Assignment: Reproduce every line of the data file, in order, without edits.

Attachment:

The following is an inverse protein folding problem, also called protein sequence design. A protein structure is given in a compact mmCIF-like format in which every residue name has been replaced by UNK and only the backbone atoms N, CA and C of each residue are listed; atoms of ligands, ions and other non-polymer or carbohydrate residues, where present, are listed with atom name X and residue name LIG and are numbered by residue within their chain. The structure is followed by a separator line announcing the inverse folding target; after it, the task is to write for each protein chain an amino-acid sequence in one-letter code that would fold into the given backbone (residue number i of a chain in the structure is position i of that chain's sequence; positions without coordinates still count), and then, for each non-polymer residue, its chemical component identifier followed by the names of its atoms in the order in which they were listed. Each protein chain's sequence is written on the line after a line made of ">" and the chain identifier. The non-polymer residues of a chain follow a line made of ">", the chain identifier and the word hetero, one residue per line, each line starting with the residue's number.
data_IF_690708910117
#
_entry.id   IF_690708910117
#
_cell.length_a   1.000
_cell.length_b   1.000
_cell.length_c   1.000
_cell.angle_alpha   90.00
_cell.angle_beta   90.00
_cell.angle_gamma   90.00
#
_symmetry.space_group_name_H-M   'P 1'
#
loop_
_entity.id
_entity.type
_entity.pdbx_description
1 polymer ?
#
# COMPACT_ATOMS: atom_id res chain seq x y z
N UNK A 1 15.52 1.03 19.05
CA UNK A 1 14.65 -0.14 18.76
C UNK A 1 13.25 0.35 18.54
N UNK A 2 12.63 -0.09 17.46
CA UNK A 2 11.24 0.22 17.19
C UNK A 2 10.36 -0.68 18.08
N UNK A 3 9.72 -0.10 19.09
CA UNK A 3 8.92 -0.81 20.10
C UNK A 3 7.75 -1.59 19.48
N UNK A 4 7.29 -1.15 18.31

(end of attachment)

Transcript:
The following is an inverse protein folding problem, also called protein sequence design. A protein structure is given in a compact mmCIF-like format in which every residue name has been replaced by UNK and only the backbone atoms N, CA and C of each residue are listed; atoms of ligands, ions and other non-polymer or carbohydrate residues, where present, are listed with atom name X and residue name LIG and are numbered by residue within their chain. The structure is followed by a separator line announcing the inverse folding target; after it, the task is to write for each protein chain an amino-acid sequence in one-letter code that would fold into the given backbone (residue number i of a chain in the structure is position i of that chain's sequence; positions without coordinates still count), and then, for each non-polymer residue, its chemical component identifier followed by the names of its atoms in the order in which they were listed. Each protein chain's sequence is written on the line after a line made of ">" and the chain identifier. The non-polymer residues of a chain follow a line made of ">", the chain identifier and the word hetero, one residue per line, each line starting with the residue's number.
data_IF_690708910117
#
_entry.id   IF_690708910117
#
_cell.length_a   1.000
_cell.length_b   1.000
_cell.length_c   1.000
_cell.angle_alpha   90.00
_cell.angle_beta   90.00
_cell.angle_gamma   90.00
#
_symmetry.space_group_name_H-M   'P 1'
#
loop_
_entity.id
_entity.type
_entity.pdbx_description
1 polymer ?
#
# COMPACT_ATOMS: atom_id res chain seq x y z
N UNK A 1 15.52 1.03 19.05
CA UNK A 1 14.65 -0.14 18.76
C UNK A 1 13.25 0.35 18.54
N UNK A 2 12.63 -0.09 17.46
CA UNK A 2 11.24 0.22 17.19
C UNK A 2 10.36 -0.68 18.08
N UNK A 3 9.72 -0.10 19.09
CA UNK A 3 8.92 -0.81 20.10
C UNK A 3 7.75 -1.59 19.48
N UNK A 4 7.29 -1.15 18.31